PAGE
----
Thursday, December 19, 2013

Will Next Year Top 2013?



Clearly significant progress was made in 2013 for many in the LGBT communities.  There were some surprises in the mix that added more shine to an already glossy year.  Coming out revelations, the first openly gay candidate elected to the U.S. Senate, increased popular support for marriage equality, and even a Super Bowl trophy for our beloved Baltimore Ravens were part of this intriguing year.
Immediately after midnight on New Year’s Eve, the tone for the rest of 2013 was already set.  Baltimore Mayor Stephanie Rawlings-Blake, already a proven advocate and supporter for LGBT issues, officiated the first legal same-sex marriage ceremony in Baltimore and was among the first in the state where dozens celebrated their nuptials on that glorious day.

Following that historic occasion, hundreds of other couples in Maryland tied the knot throughout the year, and marriage equality, unfathomable just three years ago, became almost routine.  During Pride, the Mayor officiated the first mass same-sex weddings to loud cheers by hundreds of family members, friends and onlookers.  This joy of marriage equality spread across the country as the year closed with 18 states and D.C. legalizing same-sex marriages.

We also celebrated the announced retirement of state delegate Emmett C. Burns, Jr. and the political ruination of fellow homophobe delegate Donald H. Dwyer, Jr. who did little during their terms other than attempt to block progress on LGBT rights.
While delivering the State of the Union Address in January, President Obama became the first president in U.S. history who called for equal rights for gays.  That indicated we had clearly turned the corner in the debate over LGBT rights.  This was followed by a parade of elected and other officials across the country publicly favoring marriage equality.

The biggest news on the marriage front was the U.S. Supreme Court’s 5-4 ruling in June that struck down Section 3 of DOMA.  By doing so the Court paved the way for the federal government to recognize legally wed same-sex couples, which would, among a plethora of rights and benefits, entitle couples to file taxes jointly and receive such federal benefits as Social Security and veterans pensions.
The U.S. Senate made history with its bipartisan vote on a trans-inclusive ENDA—the federal Employment Non-Discrimination Act.  President Obama already said he would immediately sign the bill into law if the House approves it.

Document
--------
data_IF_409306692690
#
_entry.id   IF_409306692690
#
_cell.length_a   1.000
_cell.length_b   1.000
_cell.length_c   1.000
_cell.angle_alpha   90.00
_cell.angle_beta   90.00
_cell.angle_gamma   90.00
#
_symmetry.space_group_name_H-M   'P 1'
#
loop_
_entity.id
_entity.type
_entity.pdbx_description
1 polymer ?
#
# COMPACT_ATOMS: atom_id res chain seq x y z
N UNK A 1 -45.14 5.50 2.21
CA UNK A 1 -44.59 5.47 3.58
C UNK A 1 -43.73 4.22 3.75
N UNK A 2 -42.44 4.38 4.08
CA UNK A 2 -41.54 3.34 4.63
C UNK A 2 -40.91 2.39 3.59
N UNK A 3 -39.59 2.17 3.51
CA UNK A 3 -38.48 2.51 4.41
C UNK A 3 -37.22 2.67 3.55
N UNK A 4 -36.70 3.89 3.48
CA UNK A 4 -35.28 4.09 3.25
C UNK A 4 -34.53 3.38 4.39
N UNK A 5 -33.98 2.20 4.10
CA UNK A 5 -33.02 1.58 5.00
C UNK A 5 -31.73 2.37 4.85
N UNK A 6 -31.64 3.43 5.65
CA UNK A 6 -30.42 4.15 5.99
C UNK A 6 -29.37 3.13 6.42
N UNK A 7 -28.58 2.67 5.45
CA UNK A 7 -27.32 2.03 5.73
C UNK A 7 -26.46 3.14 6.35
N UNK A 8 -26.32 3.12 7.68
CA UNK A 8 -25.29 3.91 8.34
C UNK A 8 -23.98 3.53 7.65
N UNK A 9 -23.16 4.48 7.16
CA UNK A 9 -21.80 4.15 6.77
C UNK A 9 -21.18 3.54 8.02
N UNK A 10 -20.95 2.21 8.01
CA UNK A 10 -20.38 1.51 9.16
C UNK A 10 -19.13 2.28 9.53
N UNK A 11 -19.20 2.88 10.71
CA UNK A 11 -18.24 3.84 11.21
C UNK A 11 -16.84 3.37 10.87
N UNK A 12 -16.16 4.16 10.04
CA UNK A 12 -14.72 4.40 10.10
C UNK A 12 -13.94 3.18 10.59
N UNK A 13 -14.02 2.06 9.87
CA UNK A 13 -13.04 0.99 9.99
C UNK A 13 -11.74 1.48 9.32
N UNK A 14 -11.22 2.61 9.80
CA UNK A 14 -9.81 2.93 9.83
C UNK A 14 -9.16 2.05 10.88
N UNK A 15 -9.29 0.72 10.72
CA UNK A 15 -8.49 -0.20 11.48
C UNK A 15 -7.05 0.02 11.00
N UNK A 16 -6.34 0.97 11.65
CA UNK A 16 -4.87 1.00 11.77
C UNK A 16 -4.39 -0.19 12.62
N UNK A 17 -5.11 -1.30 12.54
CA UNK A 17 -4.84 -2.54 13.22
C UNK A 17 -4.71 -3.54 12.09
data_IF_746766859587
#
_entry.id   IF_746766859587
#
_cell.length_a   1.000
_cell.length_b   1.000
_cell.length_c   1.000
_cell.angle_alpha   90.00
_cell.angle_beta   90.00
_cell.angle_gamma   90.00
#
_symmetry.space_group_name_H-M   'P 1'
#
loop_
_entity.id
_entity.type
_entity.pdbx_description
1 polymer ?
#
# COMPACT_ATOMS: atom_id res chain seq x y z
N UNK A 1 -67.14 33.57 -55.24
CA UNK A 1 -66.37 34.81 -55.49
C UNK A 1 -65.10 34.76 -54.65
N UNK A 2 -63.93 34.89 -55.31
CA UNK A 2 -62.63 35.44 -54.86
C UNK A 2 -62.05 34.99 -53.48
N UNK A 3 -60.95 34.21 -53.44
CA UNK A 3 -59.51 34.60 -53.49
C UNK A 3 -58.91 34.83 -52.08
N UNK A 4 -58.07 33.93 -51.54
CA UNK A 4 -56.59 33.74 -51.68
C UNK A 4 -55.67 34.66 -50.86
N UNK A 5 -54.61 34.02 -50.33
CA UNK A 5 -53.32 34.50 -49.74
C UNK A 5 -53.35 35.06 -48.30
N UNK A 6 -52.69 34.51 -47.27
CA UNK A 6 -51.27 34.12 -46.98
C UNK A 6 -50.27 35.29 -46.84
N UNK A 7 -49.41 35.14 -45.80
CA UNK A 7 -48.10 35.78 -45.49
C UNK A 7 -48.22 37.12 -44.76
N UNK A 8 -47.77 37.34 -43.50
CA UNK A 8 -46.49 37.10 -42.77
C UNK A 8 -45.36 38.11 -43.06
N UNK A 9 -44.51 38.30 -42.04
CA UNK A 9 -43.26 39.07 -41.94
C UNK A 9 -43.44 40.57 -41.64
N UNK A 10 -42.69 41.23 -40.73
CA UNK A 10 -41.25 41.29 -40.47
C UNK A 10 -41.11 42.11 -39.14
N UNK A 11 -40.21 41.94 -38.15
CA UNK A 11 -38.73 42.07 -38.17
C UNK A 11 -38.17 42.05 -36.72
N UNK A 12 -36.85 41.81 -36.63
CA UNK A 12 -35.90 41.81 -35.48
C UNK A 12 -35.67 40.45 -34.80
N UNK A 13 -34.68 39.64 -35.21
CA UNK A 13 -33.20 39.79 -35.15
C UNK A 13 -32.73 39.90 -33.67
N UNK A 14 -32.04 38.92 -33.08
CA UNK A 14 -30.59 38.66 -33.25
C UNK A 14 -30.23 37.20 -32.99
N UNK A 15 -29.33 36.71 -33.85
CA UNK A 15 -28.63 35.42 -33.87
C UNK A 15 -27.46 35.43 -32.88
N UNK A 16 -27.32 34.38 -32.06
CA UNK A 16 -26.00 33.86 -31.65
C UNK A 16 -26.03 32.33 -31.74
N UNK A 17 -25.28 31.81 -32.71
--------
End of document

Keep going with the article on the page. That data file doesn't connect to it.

Of course, not everything was so rosy.  By a vote of 6-5, the Maryland Senate Judicial Proceedings Committee struck down SB 449—a measure that would have provided protections in employment, housing and public accommodations on the basis of gender identity or expression—thus killing the bill for the 2013 legislative session.

All things considered and recognizing there is a ton of work to do in the way of HIV/AIDS prevention, LGBT homelessness, transgender non-discrimination at the state level, bullying, hate crimes and other issues, this was a very good year—particularly for gays and lesbians. 
But will 2014 offer reasons for jubilation?  Sadly, no.

We all like to view any New Year through the lens of unfiltered optimism.  I sure do.  But there is that pesky thing called reality that manages to be the skunk at the picnic.  Some years are better than others, but there is little cause for unbridled optimism in 2014.
On the positive side, we will see several new states join in the marriage equality parade.  New Mexico, Oregon even Pennsylvania and Ohio could legalize same-sex marriage through various means.  Certainly, the Supreme Court ruling has provided clarity and precedence for future discrimination cases brought before lower courts.  This could be a major story.

On the other side of the ledger ENDA most assuredly will not be brought up during 2014, not with elections taking place in November and Republican incumbents fear of being “primaried” for not being more like the Tea Party voters. Still kowtowing to that faction, Speaker John Boehner said he will not allow a vote (even though head counters say it would pass) because there is “no basis or need” for federal employment nondiscrimination protections.
At the state level, transgender non-discrimination legislation is not likely either given that it’s an election year.  This looks like it would have to wait until 2015 when the chances for passage would seem brighter.  With a shift in the make-up of the Judicial Proceedings Committee by Senate President Miller or one of the members changing his/her mind, the bill could get through and pass in both chambers.  A targeted strategy directed towards the JPR and/or Miller is really what’s needed to make the bill a law.  But again, being an election year complicates matters.

The upcoming year should not be totally dismal for LGBT folks because so much could happen either way.  Nonetheless, progress on key issues will be stalled.  There were surprises in 2013 and we could see some more—good or bad—this time around.
One thing I believe will occur is that there will be interesting developments in at least one major LGBT organization in 2014.  Stay tuned, and have a Happy New Year.

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